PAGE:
Asking job applicants to declare their mental health conditions without good reason is discriminatory, Singapore’s Tripartite Alliance for Fair and Progressive Employment Practices (Tafep) made clear in an addition to its guidelines last month.
A Tafep spokesman told the Straits Times it changed the guidelines listed on its website last month and has engaged more than 8,000 employers through e-mail and other means to raise awareness.
Tafep guidelines already required fields on age, gender, race, religion, marital status, family responsibilities, or disability, to be removed.
The Tafep website now advises employers that “all declarations on mental health condition should also be removed from the job application forms”.
In its reply to The Straits Times, Tafep said its guidelines require all employers to recruit and select on merit.
“Employers should therefore not include self-declarations about mental health conditions in job application forms unless they can adequately explain the relevance of the information,” it said.
If the employer fails to do so, Tafep may refer the case to the Ministry of Manpower for enforcement actions on the grounds of discrimination, it added.
The addition is a significant one for advocates and persons with mental health conditions, who have called for change for some time.
Porsche Poh said her Silver Ribbon advocacy group has been discussing with the authorities since 2016 the challenges faced by persons with mental health conditions in securing jobs.
“Individuals with mental health conditions often shared that they were worried about declaring for fear of lowering their employment chances,” said Poh, who added that Silver Ribbon will help spread the news about declarations to employers and employees.
“A lot of people think that people with mental health conditions can’t contribute or are lazy. That’s untrue. Most look for work, want to give back to society and lead productive lives, but fear declaring,” she said.
Nominated member of Parliament Anthea Ong had also spoken out against such declarations in her first parliamentary speech in November 2018. She told The Straits Times that many international firms have long abolished the practice.
“This discriminatory practice is so entrenched in Singapore, especially among local employers, that dislodging this signals the first of many critical structural changes we need – to destigmatise mental health to be a truly inclusive and resilient society,” she said.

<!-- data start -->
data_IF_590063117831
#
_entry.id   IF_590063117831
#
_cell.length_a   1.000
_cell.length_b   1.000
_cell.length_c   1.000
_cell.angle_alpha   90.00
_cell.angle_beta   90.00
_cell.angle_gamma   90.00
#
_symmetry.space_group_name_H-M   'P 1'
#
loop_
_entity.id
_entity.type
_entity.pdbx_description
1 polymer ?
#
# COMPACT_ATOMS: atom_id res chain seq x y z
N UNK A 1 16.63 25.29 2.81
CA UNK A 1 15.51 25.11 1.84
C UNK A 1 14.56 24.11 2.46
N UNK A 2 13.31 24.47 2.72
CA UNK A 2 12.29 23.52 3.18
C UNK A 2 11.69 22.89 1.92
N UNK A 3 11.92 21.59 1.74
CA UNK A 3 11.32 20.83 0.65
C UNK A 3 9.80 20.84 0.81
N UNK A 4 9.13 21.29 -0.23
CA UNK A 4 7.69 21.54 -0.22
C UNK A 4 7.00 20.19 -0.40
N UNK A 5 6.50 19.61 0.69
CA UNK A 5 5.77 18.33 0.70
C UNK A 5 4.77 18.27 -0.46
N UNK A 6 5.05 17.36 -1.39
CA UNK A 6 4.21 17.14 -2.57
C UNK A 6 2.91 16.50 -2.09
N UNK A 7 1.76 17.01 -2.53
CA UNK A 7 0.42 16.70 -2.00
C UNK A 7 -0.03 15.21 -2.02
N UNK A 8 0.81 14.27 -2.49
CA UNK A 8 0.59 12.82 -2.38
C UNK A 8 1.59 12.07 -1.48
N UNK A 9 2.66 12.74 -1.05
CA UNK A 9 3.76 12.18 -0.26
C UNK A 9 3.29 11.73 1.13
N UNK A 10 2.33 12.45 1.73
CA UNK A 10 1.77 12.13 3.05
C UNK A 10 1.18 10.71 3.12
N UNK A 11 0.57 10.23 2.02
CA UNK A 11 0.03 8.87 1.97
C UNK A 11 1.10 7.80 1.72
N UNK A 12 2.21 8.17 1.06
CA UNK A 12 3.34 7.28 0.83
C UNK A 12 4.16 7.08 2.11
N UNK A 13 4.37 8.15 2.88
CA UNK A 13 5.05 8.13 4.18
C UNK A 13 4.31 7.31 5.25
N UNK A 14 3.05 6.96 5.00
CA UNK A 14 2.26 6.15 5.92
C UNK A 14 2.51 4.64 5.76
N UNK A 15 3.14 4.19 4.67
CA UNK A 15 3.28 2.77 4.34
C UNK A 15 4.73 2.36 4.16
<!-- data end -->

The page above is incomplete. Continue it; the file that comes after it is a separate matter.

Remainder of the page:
Mental health professionals also welcomed the move. Chua Hong Choon, CEO of the Institute of Mental Health, said it means people with mental health conditions will not have to face the dilemma of whether to reveal their conditions when applying for jobs.
“Persons with mental health conditions should be given equal opportunities to be considered for a job based on their skills and abilities. I hope more employers will adopt this enlightened approach and help break down mental health stigma at the workplace,” said Chua.
Like Ong, Geraldine Tan, principal psychologist and director of The Therapy Room, reckons attitudes in Singapore on persons with mental health conditions are “very traditional and closed”.
“It is sad that while we are advocating for inclusivity, employers like government agencies still have a closed mindset towards hiring people with mental health conditions, who fear being found out and ostracised at work,” she said while acknowledging the need for organisations like the police to obtain information on mental health.
In a response to a parliamentary question by Ong in March last year, who called on the public service to do away with mental health condition declarations, Minister-in-charge of the Public Service Chan Chun Sing said it does not track the number of officers recovering from mental health conditions.
According to the 2018 Singapore Mental Health Survey, one in seven people in Singapore has experienced a mental health condition at some point in his life.
THE STRAITS TIMES (SINGAPORE)/ASIA NEWS NETWORK